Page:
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The present owners of Creative Loafing Inc. don't think they can win an outright bidding war for control of the company. So CEO Ben Eason and his allies hope the bankruptcy judge in Tampa—who's held the fate of the company in her hands since CLI filed to reorganize under Chapter 11 last September—will choose the "highest and best" bid. And now they'd like her to conclude that the best bid is the one that includes CLI managers as shareholders.
Atalaya Capital Management would have to bid more than $31 million before it would be bidding money that Creative Loafing doesn't owe it anyway. But what, asks Eason, does Atalaya know about running newspapers?
Eason told me Friday that the plan is for his bidding team to consist of three components: the Eason family; BIA Digital Partners, CLI's mezzanine lender, owed $10 million; "and managers from all across the company."
These managers don't represent a big chunk of change, just about $100,000 that's on the books as deferred compensation: about 25 to 30 managers at corporate headquarters in Tampa and at the six CLI papers, including the Reader, took pay cuts this spring to improve the bottom line. Eason says he had the idea back in February that he might ask them to take a cut and somehow compensate them with equity. Now they'll be offered equity and the chance to join the bid. If it loses, Eason says, they'll be paid their deferred salaries out of auction proceeds. Managers who remain on the sidelines will get paid back either way.
Eason wants his bid to send a signal to Judge Caryl Delano. The signal is that the people who run the company now for Eason want to keep running it for Eason. "Part of what's going on here is that you’ve got a financial bidder in Atalaya that’s never run paper in its life," says Eason. "When you're talking about the highest and best bid, the question is, who'll run the business for the bidder?" In his case, he says, "you’ve got managers clearly invested in the business, in continuing to run the business, and in looking to keeping it going."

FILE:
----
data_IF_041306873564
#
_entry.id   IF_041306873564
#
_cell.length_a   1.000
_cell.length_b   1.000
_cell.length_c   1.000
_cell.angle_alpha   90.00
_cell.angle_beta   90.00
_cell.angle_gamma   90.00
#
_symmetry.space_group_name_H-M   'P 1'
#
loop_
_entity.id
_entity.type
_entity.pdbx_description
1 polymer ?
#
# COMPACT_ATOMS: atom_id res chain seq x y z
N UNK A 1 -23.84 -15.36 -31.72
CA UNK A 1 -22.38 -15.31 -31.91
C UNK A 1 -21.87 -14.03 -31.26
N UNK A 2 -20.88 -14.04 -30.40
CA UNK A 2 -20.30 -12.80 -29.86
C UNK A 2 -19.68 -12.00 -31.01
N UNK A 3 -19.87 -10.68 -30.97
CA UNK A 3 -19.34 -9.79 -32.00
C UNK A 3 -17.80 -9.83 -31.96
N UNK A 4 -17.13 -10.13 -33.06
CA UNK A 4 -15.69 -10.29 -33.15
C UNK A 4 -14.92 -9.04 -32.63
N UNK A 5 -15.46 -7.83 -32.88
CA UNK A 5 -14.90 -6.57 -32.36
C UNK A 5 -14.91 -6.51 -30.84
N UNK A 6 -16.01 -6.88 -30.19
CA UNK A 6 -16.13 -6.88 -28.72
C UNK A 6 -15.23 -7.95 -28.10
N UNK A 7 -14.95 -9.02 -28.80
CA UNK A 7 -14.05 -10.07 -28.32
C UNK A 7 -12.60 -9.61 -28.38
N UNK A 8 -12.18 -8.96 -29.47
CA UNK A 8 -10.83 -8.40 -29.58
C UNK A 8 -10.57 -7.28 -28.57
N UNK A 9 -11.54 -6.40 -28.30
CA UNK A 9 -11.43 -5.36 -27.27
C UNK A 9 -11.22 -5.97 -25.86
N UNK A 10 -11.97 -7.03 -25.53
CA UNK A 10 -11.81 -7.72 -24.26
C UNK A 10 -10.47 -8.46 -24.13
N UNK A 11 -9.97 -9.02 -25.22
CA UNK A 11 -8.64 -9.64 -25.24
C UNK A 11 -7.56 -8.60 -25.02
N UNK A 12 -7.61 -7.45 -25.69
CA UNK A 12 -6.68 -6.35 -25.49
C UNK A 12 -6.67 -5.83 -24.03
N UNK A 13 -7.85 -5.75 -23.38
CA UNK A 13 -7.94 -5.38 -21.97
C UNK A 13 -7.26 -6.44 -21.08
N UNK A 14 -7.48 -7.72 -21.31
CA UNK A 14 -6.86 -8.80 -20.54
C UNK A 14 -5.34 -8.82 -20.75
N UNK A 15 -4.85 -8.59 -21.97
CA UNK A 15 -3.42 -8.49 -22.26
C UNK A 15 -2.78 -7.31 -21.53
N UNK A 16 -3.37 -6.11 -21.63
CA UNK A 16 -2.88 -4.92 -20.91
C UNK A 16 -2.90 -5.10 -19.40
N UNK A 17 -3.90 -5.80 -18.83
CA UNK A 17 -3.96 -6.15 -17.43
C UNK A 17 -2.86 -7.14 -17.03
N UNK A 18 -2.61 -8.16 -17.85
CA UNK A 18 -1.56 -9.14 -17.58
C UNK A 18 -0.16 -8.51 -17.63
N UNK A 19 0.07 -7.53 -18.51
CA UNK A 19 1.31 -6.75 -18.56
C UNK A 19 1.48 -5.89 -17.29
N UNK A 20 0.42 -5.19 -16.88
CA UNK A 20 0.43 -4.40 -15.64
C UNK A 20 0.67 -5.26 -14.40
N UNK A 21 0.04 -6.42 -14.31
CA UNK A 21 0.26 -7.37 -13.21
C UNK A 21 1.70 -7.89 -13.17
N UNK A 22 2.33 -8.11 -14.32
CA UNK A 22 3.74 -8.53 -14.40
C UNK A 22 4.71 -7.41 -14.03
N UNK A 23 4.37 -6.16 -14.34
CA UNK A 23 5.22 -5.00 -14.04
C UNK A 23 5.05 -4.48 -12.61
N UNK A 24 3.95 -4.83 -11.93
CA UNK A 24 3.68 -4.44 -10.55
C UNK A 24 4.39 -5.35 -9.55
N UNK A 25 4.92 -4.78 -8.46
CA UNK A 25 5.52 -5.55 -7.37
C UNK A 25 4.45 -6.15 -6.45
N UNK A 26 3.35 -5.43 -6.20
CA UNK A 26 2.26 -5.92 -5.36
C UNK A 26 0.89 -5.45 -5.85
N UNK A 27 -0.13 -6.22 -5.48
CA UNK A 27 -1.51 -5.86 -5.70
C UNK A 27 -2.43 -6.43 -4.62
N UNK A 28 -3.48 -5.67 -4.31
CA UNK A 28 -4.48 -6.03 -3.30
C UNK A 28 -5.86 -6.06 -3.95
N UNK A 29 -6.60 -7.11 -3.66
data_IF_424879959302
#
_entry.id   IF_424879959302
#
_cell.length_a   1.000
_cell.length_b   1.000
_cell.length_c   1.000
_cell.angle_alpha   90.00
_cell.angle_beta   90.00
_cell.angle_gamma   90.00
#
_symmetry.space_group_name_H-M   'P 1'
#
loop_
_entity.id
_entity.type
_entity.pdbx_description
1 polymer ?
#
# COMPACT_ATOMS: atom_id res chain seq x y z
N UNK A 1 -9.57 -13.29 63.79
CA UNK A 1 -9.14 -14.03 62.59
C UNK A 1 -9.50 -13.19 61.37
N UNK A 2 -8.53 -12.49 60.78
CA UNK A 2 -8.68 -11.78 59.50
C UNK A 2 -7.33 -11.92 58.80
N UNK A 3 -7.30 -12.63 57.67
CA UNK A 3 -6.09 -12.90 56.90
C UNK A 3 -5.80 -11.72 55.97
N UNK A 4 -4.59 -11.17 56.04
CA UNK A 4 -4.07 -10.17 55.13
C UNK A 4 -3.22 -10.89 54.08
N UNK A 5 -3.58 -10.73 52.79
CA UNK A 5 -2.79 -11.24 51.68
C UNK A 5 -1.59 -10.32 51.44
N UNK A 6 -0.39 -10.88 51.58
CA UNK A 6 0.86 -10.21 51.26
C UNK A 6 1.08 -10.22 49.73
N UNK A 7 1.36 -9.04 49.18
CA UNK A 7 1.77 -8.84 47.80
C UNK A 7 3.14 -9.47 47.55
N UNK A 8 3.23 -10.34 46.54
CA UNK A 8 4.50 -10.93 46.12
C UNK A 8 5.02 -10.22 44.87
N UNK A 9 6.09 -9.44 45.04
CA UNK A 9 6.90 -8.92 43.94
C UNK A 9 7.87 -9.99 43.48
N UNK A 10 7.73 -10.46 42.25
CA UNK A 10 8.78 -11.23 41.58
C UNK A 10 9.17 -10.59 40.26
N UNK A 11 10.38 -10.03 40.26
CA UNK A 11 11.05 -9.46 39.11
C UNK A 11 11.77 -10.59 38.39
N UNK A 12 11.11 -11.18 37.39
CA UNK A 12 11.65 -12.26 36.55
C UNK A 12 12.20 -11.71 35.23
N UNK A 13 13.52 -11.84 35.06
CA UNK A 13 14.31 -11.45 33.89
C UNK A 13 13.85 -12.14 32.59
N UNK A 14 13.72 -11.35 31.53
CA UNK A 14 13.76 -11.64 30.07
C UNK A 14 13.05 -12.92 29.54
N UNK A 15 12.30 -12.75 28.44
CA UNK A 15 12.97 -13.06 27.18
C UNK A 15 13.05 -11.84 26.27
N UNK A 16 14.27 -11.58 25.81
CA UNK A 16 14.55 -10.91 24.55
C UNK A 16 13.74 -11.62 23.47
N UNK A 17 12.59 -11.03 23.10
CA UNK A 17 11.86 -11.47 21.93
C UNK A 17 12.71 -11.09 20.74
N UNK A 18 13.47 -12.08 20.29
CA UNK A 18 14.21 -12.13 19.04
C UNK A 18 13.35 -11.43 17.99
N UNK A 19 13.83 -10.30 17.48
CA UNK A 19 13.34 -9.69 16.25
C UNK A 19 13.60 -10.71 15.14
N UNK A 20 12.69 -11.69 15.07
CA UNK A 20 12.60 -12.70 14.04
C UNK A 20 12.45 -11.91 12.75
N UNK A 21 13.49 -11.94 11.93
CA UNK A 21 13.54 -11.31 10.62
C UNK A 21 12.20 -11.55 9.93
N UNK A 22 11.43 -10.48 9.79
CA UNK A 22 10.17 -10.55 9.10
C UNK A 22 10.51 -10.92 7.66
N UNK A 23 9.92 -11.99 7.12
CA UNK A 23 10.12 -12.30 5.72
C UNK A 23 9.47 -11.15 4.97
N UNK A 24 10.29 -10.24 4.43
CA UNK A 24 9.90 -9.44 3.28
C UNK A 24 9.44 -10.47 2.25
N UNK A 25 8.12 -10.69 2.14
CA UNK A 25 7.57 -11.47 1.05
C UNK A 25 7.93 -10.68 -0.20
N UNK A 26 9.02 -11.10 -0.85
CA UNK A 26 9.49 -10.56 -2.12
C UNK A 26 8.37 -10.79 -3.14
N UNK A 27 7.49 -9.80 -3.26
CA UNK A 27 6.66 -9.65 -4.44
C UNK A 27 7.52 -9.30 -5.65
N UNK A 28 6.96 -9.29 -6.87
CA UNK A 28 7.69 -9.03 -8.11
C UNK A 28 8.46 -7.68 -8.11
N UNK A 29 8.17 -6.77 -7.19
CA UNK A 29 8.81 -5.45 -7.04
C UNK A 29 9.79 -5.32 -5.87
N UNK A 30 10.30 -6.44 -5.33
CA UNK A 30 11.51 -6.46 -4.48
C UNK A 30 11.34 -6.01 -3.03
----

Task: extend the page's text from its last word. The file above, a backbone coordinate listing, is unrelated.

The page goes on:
To help send that message, members of CLI's senior management, including all six publishers, will be gathered in the courtroom on August 25 when Delano announces the results of the auction.
Sharry Smith, publisher of the Tampa Creative Loafing, says Eason is now arranging a meeting with his attorney to discuss the legal ins and outs of the equity plan. Eason concedes that any hint of pressure from the CEO to join forces would be improper and tells me emphatically he personally isn't involved in roping in the managers.
Reader editor Alison True says she hasn't been invited to join the effort yet, but comments, "It sounds like it would put the managers in an awkward position."
Eason seems to agree: "Managers who participate in this bid will probably be walking around with bull's-eyes on their heads if we don’t win."
And if Eason does win, what about managers who don't?
Bids have to be in by August 20.